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New air cargo rules proposed

Legislation would mandate screening on all cargo by 2008

From Silvio Carrillo
CNN Washington Bureau

Air Transportation
Department of Homeland Security
Transportation Security Administration

WASHINGTON (CNN) -- With hope of closing a loophole in airline security nearly four years after the attacks of September 11, 2001, lawmakers Tuesday introduced two amendments to the 2006 Department of Homeland Security authorization bill.

The first would mandate the inspection of all cargo before it is shipped on passenger airplanes by 2008.

Until that date, the second amendment would require airlines to notify passengers when unscreened cargo being shipped in the cargo hold of a passenger plane.

"Twenty-two percent of all the air cargo that is transported in the United States is loaded aboard passenger planes," said Rep. Ed Markey, a co-author of the bipartisan legislation.

"So while you and I empty our pockets, remove our shoes, walk through the metal detector, and as our baggage is being screened, tons and tons of mail and cargo packages are loaded under our seats without ever being physically screened," the Massachusetts Democrat said.

The Transportation Security Administration relies now on what's called the "known shipper" database, a list of outfits approved by TSA to ship with little or no screening.

A TSA representative would not release information on what percentage of air cargo is screened, citing security reasons.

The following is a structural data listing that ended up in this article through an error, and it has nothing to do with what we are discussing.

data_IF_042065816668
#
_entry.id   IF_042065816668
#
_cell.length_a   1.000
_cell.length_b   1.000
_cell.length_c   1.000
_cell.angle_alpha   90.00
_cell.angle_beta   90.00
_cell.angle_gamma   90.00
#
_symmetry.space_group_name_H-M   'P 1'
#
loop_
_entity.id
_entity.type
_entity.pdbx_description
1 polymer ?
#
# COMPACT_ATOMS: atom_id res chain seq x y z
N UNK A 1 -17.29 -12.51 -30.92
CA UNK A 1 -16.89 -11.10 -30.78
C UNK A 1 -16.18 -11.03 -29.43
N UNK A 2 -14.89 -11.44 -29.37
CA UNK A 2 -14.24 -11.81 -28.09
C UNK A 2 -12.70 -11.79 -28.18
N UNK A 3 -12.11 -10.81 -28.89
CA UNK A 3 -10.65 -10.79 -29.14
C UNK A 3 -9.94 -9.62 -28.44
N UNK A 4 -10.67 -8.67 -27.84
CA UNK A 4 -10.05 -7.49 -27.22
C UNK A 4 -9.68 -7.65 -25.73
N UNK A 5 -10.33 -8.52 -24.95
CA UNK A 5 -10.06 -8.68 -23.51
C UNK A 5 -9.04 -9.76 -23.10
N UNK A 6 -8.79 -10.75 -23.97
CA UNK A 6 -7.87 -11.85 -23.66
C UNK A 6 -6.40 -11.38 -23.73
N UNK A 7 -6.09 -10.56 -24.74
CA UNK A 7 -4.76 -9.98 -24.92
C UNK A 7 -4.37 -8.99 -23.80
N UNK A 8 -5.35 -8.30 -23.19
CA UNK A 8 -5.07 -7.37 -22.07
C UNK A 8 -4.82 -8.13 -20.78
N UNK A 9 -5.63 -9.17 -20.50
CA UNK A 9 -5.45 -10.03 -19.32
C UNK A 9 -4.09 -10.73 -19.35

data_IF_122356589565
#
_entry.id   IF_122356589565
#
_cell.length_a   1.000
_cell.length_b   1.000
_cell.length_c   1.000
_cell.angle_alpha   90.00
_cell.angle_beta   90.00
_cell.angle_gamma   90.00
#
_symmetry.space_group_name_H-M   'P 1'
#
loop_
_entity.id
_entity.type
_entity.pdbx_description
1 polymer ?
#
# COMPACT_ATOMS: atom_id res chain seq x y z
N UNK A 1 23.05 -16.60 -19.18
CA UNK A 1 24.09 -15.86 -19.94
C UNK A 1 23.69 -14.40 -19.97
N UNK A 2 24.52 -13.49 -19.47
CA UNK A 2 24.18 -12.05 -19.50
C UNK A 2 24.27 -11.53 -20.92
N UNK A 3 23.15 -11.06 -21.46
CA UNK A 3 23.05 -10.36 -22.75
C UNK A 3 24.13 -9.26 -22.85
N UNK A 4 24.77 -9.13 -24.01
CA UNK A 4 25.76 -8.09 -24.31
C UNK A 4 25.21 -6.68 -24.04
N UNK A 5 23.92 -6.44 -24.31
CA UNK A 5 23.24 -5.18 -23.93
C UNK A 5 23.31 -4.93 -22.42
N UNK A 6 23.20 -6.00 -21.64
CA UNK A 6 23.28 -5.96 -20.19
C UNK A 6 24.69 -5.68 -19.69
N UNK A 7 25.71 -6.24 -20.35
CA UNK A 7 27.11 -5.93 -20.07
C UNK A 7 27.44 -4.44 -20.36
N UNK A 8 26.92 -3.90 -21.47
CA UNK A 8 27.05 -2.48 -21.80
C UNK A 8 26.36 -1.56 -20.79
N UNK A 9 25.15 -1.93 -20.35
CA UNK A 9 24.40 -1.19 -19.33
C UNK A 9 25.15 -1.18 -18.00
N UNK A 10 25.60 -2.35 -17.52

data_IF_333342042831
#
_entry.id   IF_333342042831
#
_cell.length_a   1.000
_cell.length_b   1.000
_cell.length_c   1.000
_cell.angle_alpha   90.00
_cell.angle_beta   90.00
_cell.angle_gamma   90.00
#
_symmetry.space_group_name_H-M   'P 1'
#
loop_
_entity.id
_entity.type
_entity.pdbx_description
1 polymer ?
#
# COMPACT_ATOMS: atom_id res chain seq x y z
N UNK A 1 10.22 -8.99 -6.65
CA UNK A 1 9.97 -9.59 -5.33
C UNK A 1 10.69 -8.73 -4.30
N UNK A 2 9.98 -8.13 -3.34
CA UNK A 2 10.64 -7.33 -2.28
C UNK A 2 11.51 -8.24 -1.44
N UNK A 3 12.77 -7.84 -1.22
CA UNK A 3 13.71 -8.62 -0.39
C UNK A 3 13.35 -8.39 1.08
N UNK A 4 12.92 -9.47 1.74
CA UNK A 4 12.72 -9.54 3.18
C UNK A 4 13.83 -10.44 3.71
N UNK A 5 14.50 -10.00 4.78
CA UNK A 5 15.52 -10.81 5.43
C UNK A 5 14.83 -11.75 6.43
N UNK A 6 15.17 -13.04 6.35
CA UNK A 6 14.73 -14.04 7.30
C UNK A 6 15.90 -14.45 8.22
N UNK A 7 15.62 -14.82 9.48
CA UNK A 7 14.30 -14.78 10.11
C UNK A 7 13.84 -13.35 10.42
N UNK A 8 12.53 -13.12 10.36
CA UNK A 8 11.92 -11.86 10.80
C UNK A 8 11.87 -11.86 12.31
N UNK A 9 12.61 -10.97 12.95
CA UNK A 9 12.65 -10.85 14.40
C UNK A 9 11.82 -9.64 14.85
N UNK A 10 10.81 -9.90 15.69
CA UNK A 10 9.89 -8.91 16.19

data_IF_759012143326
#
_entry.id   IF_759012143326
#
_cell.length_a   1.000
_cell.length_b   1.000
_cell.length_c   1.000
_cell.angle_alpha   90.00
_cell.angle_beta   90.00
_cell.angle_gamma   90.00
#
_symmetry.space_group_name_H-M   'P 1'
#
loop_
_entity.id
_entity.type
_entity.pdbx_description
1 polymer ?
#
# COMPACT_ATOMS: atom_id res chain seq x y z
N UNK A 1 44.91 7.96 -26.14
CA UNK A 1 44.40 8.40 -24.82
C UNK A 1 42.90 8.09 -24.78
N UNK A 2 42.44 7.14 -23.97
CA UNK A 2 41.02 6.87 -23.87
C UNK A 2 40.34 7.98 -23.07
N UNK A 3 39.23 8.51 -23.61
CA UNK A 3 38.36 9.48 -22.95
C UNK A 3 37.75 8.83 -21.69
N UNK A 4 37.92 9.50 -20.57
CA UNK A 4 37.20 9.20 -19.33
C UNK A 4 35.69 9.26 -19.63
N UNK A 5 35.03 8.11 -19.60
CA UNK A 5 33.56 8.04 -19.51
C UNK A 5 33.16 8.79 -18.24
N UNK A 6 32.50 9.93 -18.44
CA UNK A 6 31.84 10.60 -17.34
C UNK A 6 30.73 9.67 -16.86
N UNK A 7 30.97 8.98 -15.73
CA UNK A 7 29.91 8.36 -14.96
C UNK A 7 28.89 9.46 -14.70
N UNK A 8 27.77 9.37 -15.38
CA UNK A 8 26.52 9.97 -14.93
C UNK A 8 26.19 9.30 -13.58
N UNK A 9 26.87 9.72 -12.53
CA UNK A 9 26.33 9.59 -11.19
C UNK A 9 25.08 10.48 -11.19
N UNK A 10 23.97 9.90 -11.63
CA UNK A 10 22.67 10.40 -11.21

"The agency inspects at-risk cargo that presents the greatest security threat, using current explosives detection technologies, canine teams or visual inspection," said TSA spokesperson Amy von Walter.

Markey was asked why such a requirement hasn't been dealt with by previous legislation.

"The airline industry doesn't want this burden placed on them," Markey said, referring to the industry's lobbying efforts on Capitol Hill.

Lobbyists for the industry argued, however, that no matter how much Congress legislates, the technology still does not exist to take on the variety of items that are shipped.

"There is simply no technology that currently exists that can screen 100 percent of cargo," said David Wirsing, executive director of the Airforwarders Association.

"Cargo comes in sizes that are far larger than typical passenger baggage and comes in a variety of shapes that machines cannot adapt to fit."

The vice president of the Coalition of Airline Pilots Associations offered a different assessment at a Washington press conference.

"Securing all cargo that is carried aboard commercial airlines is a very achievable goal, and this is the first step," Paul Onorato said, according to the group's Web site.

"The technology exists right now to screen cargo carried aboard commercial aircraft."

And, said the legislation's co-author, Rep. Christopher Shays, passengers at the very least should know if there is unscreened cargo aboard their plane.

"Let passengers know that," the Connecticut Republican said. "Passengers have a right to know it."

Mary Fetchet, whose son died in the 9/11 attacks, also attended the press conference to support the legislation.

"By double-locking the front door and leaving the back wide open, the DHS has neglected its responsibility to provide the highest standard of security available to the American people," she said.

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